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Pyramid Power Doesn’t Save Pyramid House from Fire

Silent film star Gloria Swanson (yes, they really did make movies with no sound in the days when ears had wax but no buds) rejuvenated her career in talkies with her role as Norma Desmond in “Sunset Boulevard,” but she was also famous for bragging that she firmly believed in “Pyramid Power” and slept with a pyramid under her bed that made “every cell in my body tingly.” Yes, Miss Swanson was an early pyramidologist and proponent of the powers of pyramids to preserve foods, sharpen razor blades, stimulate thinking, improve sexual functions (is that what she meant by “tingly”?) and do other mysterious and unproven things. One power it appears pyramids don’t have is the power to stop fires. A famous pyramid-shaped home in Illinois recently suffered over $3 million in fire damage and didn’t protect a dog inside. What the Tut?

The six-story, 55-foot-high Gold Pyramid House (many pictures on the website) was built in 1977 in Wadsworth, a city 45 miles north of Chicago. Designed and built by Jim and Linda Onan as their private residence, the Gold Pyramid House is located on an island and surrounded by a moat. Inside its 17,000 square feet are a 50-foot statue of King Tut, a replica of Tut’s tomb and a metal palm tree. Outside is a 55-foot statue of Ramses II and a four-car garage disguised as three smaller pyramids. The Gold Pyramid House was so popular that it drew crowds and the owners turned it into a tourist attraction and tribute to pyramid power.

Until this week.

“We went in there yesterday and the devastation from the water damage was just too much. The actual fire damage was limited to only a couple of rooms, but the water pumped in to put the fire out took a large toll on the home.”

The Daily Herald reports that on July 17, firefighters responded to a call that an elderly man in a wheelchair and his dog were trapped by a fire inside the Gold Pyramid House. The elderly man was owner Jim Onan, who was rescued by his wife and a caretaker, but they were unable to save 15-year-old Lulu, one of their two dogs. In case you’re wondering, fighting a fire in a pyramid is a challenge. Fire Department Battalion Chief David Douglass reported that five of his firefighters suffered from smoke inhalation or physical injuries while battling the blaze. After an inspection took place, the following statement was issued:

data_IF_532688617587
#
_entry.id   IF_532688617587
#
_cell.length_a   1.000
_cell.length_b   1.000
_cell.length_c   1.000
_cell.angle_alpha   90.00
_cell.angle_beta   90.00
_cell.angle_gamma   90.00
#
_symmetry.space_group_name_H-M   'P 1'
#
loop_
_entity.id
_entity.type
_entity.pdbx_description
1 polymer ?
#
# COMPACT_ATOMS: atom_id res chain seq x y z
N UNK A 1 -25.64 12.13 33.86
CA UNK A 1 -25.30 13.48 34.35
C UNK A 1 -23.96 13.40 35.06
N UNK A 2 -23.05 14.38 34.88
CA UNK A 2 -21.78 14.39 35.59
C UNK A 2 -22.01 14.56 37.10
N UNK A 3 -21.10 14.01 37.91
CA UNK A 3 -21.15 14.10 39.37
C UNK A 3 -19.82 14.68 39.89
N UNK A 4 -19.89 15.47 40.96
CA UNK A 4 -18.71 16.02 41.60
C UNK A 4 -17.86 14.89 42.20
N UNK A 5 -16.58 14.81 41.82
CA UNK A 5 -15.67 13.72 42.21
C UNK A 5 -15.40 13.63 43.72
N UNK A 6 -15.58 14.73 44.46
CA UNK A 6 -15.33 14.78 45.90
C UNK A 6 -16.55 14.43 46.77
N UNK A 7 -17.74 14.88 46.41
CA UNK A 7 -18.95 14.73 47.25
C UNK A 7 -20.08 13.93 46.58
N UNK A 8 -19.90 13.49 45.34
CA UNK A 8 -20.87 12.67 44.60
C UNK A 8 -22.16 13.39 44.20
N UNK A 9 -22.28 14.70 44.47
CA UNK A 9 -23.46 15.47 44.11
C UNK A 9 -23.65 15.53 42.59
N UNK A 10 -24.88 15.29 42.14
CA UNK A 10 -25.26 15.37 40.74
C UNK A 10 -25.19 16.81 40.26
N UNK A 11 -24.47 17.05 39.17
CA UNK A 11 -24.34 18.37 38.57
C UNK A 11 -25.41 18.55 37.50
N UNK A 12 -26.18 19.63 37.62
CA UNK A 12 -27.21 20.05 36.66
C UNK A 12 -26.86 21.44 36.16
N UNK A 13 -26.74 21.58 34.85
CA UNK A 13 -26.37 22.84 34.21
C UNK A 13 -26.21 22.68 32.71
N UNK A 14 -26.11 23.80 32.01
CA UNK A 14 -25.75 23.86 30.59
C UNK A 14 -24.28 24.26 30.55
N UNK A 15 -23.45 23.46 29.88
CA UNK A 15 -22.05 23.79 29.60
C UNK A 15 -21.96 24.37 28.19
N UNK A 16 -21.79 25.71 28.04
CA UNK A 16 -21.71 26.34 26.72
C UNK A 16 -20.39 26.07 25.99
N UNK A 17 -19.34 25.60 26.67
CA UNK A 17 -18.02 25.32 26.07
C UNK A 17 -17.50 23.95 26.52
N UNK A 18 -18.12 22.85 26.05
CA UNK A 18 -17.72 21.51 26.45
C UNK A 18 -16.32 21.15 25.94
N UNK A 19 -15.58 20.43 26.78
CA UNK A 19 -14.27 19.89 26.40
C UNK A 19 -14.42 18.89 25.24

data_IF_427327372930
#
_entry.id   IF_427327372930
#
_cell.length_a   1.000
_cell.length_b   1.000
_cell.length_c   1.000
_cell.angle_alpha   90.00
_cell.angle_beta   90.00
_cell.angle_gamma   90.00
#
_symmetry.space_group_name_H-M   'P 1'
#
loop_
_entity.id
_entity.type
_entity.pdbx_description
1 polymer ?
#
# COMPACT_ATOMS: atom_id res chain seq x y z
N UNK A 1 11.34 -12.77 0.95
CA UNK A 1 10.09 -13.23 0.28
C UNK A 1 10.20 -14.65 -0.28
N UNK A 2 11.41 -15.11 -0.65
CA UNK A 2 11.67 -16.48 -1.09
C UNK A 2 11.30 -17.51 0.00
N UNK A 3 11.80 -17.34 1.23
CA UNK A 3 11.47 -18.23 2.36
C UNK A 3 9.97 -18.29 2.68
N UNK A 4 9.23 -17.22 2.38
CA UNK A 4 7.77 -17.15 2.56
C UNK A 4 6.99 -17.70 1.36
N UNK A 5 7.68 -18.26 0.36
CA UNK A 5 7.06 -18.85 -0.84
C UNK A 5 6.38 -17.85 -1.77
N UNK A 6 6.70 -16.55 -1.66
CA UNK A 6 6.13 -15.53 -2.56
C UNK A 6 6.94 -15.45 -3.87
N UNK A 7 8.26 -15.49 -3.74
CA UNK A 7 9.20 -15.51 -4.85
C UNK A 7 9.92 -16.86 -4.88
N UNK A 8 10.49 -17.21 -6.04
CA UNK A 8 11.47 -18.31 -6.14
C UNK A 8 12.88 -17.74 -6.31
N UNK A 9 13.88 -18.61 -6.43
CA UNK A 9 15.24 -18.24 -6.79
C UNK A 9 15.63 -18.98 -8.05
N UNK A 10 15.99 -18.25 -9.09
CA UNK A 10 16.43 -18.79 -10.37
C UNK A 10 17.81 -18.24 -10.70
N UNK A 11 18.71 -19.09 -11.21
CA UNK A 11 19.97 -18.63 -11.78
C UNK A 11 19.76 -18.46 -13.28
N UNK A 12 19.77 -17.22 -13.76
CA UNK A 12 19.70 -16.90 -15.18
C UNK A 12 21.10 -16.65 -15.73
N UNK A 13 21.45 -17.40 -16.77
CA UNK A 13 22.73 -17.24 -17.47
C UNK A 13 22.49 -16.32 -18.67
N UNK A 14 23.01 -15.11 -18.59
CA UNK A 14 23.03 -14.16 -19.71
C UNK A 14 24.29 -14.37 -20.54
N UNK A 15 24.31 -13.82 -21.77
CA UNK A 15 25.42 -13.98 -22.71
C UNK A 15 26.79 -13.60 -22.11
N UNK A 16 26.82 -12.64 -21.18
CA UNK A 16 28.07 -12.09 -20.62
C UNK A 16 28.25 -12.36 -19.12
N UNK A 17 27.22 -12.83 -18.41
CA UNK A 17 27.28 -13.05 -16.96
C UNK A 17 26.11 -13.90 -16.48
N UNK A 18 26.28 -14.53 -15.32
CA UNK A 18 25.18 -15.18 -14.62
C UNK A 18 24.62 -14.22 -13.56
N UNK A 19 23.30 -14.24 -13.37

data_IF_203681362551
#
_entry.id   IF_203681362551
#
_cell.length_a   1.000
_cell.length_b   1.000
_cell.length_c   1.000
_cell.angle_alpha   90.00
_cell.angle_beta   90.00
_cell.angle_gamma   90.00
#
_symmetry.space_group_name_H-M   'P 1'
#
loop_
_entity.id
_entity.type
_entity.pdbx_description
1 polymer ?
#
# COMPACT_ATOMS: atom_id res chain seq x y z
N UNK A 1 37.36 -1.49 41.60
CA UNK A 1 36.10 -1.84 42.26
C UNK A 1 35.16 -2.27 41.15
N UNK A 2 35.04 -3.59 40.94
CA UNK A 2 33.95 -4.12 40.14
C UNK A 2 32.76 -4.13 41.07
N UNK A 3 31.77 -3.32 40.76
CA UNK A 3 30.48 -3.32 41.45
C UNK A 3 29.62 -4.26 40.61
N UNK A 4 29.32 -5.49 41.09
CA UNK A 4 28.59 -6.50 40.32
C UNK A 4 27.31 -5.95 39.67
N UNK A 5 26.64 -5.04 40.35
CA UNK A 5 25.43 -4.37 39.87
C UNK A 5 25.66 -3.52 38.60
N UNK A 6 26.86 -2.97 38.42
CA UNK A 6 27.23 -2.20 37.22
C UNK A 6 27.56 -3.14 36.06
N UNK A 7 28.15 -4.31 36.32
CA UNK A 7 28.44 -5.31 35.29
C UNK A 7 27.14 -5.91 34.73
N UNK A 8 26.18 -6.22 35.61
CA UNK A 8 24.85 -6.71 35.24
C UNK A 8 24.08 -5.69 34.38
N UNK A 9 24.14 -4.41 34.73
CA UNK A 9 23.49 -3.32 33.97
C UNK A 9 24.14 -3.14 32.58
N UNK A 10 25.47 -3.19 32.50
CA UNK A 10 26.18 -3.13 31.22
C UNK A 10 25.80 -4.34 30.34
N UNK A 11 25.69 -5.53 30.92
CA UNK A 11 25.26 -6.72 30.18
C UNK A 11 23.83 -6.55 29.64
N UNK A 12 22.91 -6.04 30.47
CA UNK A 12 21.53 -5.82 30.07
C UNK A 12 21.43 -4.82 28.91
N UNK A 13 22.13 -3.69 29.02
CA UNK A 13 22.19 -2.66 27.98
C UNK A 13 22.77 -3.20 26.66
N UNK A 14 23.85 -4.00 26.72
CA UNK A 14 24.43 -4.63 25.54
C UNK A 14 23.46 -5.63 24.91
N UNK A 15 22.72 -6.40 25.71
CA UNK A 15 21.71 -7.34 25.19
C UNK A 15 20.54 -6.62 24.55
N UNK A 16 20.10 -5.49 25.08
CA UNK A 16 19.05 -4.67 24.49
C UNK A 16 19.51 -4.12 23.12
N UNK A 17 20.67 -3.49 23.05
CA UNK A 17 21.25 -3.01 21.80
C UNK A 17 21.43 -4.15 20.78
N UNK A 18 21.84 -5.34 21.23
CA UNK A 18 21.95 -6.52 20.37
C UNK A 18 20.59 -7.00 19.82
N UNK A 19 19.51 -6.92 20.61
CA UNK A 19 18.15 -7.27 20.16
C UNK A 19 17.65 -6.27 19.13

“The Lake County Sheriff’s Office says the fire wasn’t suspicious.”

The Louvre Pyramid

Wait a minute! A fire inside a huge pyramid that can allegedly sharpen razor blades, cause food to taste better and make actresses tingly isn’t suspicious? What about the power to keep dead animals from decaying? That’s what French dowser (one who finds water with sticks) Antoine Bovis claimed in the 1930s when he allegedly went inside the King’s Chamber of the Great Pyramid in Egypt and found the well-preserved carcasses of animals that had wandered inside. While his story was later disproved, it marked the symbolic beginning of the modern belief in pyramid power. Shouldn’t the pyramid power have saved Lulu … or at least preserved her body?

Why didn’t the Gold Pyramid House protect its gold? The $3 million in damages included many objects in the pyramid’s two-floor museum. While it may not have saved its physical contents, the Gold Pyramid House obviously had a power over owners Jim and Linda Onan.

“The owner (Jim Onan Jr.) said, one way or another, we will rebuild. The house will have to be torn down, but the foundation is there and we will start over.”

Maybe this time they should build it out of razor blades.

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Paul Seaburn Paul Seaburn is one of the most prolific writers at Mysterious Universe. He’s written for TV shows such as "The Tonight Show", "Politically Incorrect" and an award-winning children’s program. He's been published in “The New York Times" and "Huffington Post” and has co-authored numerous collections of trivia, puzzles and humor. Paul likes to add a bit of humor to each MU post he crafts. After all, the mysterious doesn't always have to be serious.
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